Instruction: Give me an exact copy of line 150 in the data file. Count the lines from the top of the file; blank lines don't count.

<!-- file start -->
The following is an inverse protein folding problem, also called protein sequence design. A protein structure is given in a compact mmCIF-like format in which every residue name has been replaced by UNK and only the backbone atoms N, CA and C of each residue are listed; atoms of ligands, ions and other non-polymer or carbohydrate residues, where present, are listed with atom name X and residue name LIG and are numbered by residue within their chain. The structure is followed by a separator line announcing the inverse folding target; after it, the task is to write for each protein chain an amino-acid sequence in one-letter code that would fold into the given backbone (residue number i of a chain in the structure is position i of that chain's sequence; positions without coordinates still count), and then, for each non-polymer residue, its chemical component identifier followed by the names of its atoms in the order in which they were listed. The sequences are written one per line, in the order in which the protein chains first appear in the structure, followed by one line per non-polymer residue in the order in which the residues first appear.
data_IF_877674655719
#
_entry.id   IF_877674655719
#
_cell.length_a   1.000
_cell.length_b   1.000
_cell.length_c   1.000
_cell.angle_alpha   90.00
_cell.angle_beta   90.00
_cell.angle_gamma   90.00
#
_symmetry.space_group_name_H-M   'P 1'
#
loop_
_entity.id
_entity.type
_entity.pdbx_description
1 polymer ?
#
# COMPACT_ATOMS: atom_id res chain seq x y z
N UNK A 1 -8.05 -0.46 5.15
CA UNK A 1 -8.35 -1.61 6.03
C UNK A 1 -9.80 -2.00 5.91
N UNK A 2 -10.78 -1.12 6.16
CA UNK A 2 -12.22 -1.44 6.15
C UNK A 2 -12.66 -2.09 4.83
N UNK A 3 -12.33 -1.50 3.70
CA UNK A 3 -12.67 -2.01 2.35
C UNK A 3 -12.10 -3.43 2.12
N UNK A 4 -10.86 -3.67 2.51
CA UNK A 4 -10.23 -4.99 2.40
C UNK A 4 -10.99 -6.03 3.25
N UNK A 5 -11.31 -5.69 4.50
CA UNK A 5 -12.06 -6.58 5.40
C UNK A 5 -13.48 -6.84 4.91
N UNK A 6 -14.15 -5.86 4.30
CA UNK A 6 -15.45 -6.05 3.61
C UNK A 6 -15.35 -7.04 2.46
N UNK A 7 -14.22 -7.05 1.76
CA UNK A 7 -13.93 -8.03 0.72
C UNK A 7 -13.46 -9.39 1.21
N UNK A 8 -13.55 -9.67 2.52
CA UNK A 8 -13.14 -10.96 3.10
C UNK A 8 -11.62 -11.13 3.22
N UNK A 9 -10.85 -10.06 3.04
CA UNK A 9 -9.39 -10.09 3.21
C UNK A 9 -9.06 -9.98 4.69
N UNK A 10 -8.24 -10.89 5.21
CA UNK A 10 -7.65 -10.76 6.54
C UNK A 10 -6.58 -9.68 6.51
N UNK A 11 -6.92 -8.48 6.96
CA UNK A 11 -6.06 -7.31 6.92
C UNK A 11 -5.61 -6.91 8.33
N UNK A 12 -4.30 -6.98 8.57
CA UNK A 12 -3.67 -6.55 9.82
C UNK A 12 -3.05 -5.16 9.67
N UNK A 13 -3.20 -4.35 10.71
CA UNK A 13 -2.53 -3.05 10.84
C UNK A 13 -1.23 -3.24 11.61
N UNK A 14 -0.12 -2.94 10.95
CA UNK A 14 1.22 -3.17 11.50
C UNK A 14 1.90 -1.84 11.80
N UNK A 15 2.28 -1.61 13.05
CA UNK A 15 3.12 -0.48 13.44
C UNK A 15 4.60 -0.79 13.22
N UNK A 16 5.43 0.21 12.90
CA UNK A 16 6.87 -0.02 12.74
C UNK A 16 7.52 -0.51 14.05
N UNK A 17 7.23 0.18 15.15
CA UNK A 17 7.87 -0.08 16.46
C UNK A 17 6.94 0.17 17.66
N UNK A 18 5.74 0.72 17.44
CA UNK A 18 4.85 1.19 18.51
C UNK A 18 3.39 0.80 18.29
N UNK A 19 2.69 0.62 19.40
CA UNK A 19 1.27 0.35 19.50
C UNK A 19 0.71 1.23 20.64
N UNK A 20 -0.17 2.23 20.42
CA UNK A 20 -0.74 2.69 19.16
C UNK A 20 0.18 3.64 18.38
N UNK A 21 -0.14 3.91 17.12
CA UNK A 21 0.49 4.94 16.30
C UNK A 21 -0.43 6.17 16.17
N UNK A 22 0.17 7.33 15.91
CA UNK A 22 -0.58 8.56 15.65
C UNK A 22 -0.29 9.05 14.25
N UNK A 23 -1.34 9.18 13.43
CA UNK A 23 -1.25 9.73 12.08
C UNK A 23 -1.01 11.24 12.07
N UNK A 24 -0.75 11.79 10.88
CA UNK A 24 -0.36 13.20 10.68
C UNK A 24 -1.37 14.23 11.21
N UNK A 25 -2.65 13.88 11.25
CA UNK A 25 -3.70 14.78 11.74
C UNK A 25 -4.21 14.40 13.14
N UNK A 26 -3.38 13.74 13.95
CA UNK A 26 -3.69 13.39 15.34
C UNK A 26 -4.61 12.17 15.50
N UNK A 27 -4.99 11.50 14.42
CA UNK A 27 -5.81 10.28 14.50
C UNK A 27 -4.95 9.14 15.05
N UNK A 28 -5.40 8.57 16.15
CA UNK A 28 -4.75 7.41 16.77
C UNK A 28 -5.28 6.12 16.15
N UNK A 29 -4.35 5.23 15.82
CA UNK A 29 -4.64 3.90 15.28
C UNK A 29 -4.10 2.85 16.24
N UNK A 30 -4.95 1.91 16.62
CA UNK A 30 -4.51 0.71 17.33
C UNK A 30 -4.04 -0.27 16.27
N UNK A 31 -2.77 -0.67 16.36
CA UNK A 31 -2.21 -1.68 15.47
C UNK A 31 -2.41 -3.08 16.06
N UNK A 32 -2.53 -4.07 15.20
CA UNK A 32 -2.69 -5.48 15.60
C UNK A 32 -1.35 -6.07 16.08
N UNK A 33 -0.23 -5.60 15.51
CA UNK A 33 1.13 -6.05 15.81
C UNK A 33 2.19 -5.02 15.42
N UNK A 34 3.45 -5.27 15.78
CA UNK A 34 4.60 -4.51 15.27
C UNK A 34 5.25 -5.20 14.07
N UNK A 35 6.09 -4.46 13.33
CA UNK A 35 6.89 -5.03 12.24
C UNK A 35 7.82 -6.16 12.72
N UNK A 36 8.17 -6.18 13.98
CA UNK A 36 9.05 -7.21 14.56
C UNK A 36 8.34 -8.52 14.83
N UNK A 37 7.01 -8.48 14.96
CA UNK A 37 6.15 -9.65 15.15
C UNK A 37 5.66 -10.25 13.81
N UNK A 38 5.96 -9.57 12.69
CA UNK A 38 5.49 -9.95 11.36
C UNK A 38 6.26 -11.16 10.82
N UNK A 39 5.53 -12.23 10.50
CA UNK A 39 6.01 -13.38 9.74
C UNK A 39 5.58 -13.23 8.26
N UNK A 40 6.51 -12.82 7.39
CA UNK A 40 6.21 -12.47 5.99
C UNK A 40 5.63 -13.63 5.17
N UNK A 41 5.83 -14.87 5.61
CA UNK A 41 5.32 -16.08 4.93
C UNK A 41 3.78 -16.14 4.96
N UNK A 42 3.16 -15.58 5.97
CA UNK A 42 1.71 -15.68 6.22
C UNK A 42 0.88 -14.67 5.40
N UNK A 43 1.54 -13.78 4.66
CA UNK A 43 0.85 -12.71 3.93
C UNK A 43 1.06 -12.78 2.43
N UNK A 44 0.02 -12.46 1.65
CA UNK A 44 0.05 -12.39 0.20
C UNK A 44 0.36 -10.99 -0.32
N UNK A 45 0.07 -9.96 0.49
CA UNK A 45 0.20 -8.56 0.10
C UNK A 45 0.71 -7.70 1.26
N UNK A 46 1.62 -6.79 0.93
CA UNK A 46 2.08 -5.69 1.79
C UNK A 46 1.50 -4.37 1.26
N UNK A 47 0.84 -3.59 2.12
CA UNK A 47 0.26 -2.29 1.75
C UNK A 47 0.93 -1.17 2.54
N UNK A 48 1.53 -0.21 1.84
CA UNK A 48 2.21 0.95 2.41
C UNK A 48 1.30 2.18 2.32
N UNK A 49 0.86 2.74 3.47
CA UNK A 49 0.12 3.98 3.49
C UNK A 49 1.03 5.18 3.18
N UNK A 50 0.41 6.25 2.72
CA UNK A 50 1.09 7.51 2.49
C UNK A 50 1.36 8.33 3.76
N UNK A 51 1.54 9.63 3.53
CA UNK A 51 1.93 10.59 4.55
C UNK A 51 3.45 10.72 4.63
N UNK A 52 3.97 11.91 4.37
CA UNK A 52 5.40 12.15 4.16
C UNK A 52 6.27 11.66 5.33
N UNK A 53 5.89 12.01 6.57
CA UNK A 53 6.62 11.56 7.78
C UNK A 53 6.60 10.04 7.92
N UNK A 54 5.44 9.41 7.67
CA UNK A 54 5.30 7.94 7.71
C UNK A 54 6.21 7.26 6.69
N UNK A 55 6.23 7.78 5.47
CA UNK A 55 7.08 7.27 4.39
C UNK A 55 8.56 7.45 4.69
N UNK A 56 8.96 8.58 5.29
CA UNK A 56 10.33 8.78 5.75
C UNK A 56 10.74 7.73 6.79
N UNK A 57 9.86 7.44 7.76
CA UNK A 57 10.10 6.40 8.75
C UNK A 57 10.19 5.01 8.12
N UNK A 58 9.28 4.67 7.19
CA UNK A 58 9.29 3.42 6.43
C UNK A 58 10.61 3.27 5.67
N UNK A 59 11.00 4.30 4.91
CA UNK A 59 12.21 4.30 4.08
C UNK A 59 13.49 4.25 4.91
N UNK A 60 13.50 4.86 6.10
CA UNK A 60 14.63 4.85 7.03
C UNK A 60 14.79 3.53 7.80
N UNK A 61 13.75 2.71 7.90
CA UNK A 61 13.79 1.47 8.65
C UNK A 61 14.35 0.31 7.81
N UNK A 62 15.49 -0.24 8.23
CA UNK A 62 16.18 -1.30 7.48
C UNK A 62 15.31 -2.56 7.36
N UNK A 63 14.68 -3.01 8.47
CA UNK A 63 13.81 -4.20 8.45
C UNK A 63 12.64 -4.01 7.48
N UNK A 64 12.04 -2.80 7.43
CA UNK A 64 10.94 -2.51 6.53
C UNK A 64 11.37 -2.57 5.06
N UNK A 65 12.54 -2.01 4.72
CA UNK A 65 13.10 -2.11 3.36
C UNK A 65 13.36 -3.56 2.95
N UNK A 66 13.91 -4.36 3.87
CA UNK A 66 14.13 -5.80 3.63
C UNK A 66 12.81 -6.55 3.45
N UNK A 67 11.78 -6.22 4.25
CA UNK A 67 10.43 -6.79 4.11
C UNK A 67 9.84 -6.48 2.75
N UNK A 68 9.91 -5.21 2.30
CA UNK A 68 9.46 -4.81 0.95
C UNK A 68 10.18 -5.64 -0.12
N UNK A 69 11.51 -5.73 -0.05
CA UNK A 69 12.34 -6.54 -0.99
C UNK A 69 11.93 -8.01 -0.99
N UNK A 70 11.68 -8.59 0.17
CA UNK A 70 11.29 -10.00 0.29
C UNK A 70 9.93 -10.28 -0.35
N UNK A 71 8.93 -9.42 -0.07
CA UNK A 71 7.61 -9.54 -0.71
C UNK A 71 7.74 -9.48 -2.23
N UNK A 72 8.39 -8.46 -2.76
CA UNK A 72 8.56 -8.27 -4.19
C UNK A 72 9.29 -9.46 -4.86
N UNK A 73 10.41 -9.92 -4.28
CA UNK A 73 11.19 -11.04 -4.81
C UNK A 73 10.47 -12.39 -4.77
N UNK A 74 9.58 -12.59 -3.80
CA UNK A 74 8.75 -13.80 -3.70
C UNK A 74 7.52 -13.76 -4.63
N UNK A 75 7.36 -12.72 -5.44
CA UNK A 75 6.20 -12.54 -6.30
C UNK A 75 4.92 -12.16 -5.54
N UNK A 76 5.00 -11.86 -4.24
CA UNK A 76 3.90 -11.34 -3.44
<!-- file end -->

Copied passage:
C UNK A 43 1.06 -12.78 2.43